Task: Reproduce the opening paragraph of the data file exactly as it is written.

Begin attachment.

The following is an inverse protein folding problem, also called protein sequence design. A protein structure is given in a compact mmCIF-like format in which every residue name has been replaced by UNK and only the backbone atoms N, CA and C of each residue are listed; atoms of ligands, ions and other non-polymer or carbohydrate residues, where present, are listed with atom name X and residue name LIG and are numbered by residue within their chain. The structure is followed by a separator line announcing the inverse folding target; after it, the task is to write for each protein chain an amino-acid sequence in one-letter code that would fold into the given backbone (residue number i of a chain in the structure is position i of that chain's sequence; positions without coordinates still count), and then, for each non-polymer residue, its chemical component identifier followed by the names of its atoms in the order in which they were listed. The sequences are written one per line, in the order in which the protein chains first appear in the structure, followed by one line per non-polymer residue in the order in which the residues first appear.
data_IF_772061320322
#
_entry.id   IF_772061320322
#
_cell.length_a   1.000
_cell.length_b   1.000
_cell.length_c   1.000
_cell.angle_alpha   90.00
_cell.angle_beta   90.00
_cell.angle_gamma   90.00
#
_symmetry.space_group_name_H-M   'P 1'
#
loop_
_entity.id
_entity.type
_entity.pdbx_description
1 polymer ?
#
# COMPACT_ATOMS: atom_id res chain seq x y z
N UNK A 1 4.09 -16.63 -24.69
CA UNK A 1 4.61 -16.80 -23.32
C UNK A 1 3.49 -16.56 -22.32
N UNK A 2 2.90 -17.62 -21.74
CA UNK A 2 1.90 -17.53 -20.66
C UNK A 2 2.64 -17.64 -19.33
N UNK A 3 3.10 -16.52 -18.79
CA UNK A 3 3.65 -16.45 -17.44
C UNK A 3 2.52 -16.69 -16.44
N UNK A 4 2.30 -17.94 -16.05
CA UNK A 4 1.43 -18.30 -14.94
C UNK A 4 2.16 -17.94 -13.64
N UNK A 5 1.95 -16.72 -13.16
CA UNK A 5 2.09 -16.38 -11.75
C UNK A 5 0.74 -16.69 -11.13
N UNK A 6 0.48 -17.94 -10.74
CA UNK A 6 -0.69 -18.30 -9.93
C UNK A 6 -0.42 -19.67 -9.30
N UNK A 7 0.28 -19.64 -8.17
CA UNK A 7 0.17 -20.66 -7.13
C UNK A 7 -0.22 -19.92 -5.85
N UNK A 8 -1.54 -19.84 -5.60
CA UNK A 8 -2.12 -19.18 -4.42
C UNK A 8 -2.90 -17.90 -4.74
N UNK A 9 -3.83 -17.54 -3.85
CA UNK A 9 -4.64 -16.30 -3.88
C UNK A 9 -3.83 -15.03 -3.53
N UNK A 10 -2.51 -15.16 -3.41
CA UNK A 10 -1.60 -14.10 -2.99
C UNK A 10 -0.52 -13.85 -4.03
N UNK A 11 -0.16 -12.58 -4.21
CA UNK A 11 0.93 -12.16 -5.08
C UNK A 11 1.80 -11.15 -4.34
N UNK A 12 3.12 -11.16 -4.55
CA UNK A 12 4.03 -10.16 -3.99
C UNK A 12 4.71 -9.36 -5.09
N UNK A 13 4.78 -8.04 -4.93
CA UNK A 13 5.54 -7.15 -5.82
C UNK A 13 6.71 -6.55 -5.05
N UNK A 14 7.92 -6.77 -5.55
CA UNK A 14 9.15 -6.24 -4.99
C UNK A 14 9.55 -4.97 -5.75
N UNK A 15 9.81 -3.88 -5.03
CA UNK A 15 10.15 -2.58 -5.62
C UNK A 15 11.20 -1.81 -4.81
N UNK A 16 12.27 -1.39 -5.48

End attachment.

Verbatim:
The following is an inverse protein folding problem, also called protein sequence design. A protein structure is given in a compact mmCIF-like format in which every residue name has been replaced by UNK and only the backbone atoms N, CA and C of each residue are listed; atoms of ligands, ions and other non-polymer or carbohydrate residues, where present, are listed with atom name X and residue name LIG and are numbered by residue within their chain. The structure is followed by a separator line announcing the inverse folding target; after it, the task is to write for each protein chain an amino-acid sequence in one-letter code that would fold into the given backbone (residue number i of a chain in the structure is position i of that chain's sequence; positions without coordinates still count), and then, for each non-polymer residue, its chemical component identifier followed by the names of its atoms in the order in which they were listed. The sequences are written one per line, in the order in which the protein chains first appear in the structure, followed by one line per non-polymer residue in the order in which the residues first appear.